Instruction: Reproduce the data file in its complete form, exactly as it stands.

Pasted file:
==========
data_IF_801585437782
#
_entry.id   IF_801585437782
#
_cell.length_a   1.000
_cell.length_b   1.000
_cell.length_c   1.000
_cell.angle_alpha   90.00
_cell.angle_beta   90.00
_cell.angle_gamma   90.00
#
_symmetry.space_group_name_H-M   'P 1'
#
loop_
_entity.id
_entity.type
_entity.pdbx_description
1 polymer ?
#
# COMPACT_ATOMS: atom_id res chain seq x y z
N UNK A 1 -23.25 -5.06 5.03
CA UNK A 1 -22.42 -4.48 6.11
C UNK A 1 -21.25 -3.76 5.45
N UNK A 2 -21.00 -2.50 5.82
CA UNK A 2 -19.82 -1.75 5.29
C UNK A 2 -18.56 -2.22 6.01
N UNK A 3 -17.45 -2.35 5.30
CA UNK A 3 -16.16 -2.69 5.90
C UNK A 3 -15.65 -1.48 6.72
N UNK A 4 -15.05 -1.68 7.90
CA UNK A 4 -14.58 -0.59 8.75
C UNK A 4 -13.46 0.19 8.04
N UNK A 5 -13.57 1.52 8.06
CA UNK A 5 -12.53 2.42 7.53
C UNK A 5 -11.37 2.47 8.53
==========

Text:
data_IF_801585437782
#
_entry.id   IF_801585437782
#
_cell.length_a   1.000
_cell.length_b   1.000
_cell.length_c   1.000
_cell.angle_alpha   90.00
_cell.angle_beta   90.00
_cell.angle_gamma   90.00
#
_symmetry.space_group_name_H-M   'P 1'
#
loop_
_entity.id
_entity.type
_entity.pdbx_description
1 polymer ?
#
# COMPACT_ATOMS: atom_id res chain seq x y z
N UNK A 1 -23.25 -5.06 5.03
CA UNK A 1 -22.42 -4.48 6.11
C UNK A 1 -21.25 -3.76 5.45
N UNK A 2 -21.00 -2.50 5.82
CA UNK A 2 -19.82 -1.75 5.29
C UNK A 2 -18.56 -2.22 6.01
N UNK A 3 -17.45 -2.35 5.30
CA UNK A 3 -16.16 -2.69 5.90
C UNK A 3 -15.65 -1.48 6.72
N UNK A 4 -15.05 -1.68 7.90
CA UNK A 4 -14.58 -0.59 8.75
C UNK A 4 -13.46 0.19 8.04
N UNK A 5 -13.57 1.52 8.06
CA UNK A 5 -12.53 2.42 7.53
C UNK A 5 -11.37 2.47 8.53